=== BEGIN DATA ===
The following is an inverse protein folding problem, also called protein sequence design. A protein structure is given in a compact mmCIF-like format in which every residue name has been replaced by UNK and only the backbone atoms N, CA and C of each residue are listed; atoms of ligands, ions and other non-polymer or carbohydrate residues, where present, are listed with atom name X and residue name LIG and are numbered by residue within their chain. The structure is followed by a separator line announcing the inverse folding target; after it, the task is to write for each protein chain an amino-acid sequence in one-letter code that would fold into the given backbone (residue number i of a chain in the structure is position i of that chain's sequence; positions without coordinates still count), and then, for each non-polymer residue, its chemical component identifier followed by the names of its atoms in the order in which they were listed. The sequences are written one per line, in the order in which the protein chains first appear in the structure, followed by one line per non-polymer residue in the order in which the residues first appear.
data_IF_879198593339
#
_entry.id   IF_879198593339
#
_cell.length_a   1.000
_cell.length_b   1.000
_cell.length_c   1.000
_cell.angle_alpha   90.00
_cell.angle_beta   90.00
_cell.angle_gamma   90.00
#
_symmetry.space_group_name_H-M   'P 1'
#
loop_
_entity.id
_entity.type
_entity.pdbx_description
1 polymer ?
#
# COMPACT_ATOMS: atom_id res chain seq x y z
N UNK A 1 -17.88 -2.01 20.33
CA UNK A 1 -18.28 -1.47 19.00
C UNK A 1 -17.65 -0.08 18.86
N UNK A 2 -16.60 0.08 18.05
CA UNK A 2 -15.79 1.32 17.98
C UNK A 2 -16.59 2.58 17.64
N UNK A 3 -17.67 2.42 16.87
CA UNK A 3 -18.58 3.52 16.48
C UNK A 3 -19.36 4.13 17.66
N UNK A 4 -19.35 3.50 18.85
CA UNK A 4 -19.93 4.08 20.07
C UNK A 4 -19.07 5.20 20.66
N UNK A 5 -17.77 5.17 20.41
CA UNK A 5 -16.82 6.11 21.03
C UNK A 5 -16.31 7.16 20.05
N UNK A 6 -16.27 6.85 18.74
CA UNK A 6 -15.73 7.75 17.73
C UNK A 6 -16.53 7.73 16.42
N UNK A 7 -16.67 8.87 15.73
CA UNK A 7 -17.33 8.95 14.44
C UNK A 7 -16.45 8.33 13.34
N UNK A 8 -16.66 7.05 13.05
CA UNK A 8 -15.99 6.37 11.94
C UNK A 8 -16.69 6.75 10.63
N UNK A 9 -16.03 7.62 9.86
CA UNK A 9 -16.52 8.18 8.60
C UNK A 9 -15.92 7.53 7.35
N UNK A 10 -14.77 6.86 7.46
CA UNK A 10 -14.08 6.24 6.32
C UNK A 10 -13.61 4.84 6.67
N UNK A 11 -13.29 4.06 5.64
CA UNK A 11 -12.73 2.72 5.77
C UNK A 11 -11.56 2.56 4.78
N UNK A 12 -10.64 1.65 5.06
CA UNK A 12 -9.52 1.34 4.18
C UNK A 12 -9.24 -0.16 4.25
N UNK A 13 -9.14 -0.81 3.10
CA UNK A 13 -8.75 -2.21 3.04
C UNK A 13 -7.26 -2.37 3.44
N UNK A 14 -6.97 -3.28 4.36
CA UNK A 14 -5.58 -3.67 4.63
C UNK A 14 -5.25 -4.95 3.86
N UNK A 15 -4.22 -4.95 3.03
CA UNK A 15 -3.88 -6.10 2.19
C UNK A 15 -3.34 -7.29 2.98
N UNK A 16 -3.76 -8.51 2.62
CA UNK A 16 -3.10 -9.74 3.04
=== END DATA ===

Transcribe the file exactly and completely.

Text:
The following is an inverse protein folding problem, also called protein sequence design. A protein structure is given in a compact mmCIF-like format in which every residue name has been replaced by UNK and only the backbone atoms N, CA and C of each residue are listed; atoms of ligands, ions and other non-polymer or carbohydrate residues, where present, are listed with atom name X and residue name LIG and are numbered by residue within their chain. The structure is followed by a separator line announcing the inverse folding target; after it, the task is to write for each protein chain an amino-acid sequence in one-letter code that would fold into the given backbone (residue number i of a chain in the structure is position i of that chain's sequence; positions without coordinates still count), and then, for each non-polymer residue, its chemical component identifier followed by the names of its atoms in the order in which they were listed. The sequences are written one per line, in the order in which the protein chains first appear in the structure, followed by one line per non-polymer residue in the order in which the residues first appear.
data_IF_879198593339
#
_entry.id   IF_879198593339
#
_cell.length_a   1.000
_cell.length_b   1.000
_cell.length_c   1.000
_cell.angle_alpha   90.00
_cell.angle_beta   90.00
_cell.angle_gamma   90.00
#
_symmetry.space_group_name_H-M   'P 1'
#
loop_
_entity.id
_entity.type
_entity.pdbx_description
1 polymer ?
#
# COMPACT_ATOMS: atom_id res chain seq x y z
N UNK A 1 -17.88 -2.01 20.33
CA UNK A 1 -18.28 -1.47 19.00
C UNK A 1 -17.65 -0.08 18.86
N UNK A 2 -16.60 0.08 18.05
CA UNK A 2 -15.79 1.32 17.98
C UNK A 2 -16.59 2.58 17.64
N UNK A 3 -17.67 2.42 16.87
CA UNK A 3 -18.58 3.52 16.48
C UNK A 3 -19.36 4.13 17.66
N UNK A 4 -19.35 3.50 18.85
CA UNK A 4 -19.93 4.08 20.07
C UNK A 4 -19.07 5.20 20.66
N UNK A 5 -17.77 5.17 20.41
CA UNK A 5 -16.82 6.11 21.03
C UNK A 5 -16.31 7.16 20.05
N UNK A 6 -16.27 6.85 18.74
CA UNK A 6 -15.73 7.75 17.73
C UNK A 6 -16.53 7.73 16.42
N UNK A 7 -16.67 8.87 15.73
CA UNK A 7 -17.33 8.95 14.44
C UNK A 7 -16.45 8.33 13.34
N UNK A 8 -16.66 7.05 13.05
CA UNK A 8 -15.99 6.37 11.94
C UNK A 8 -16.69 6.75 10.63
N UNK A 9 -16.03 7.62 9.86
CA UNK A 9 -16.52 8.18 8.60
C UNK A 9 -15.92 7.53 7.35
N UNK A 10 -14.77 6.86 7.46
CA UNK A 10 -14.08 6.24 6.32
C UNK A 10 -13.61 4.84 6.67
N UNK A 11 -13.29 4.06 5.64
CA UNK A 11 -12.73 2.72 5.77
C UNK A 11 -11.56 2.56 4.78
N UNK A 12 -10.64 1.65 5.06
CA UNK A 12 -9.52 1.34 4.18
C UNK A 12 -9.24 -0.16 4.25
N UNK A 13 -9.14 -0.81 3.10
CA UNK A 13 -8.75 -2.21 3.04
C UNK A 13 -7.26 -2.37 3.44
N UNK A 14 -6.97 -3.28 4.36
CA UNK A 14 -5.58 -3.67 4.63
C UNK A 14 -5.25 -4.95 3.86
N UNK A 15 -4.22 -4.95 3.03
CA UNK A 15 -3.88 -6.10 2.19
C UNK A 15 -3.34 -7.29 2.98
N UNK A 16 -3.76 -8.51 2.62
CA UNK A 16 -3.10 -9.74 3.04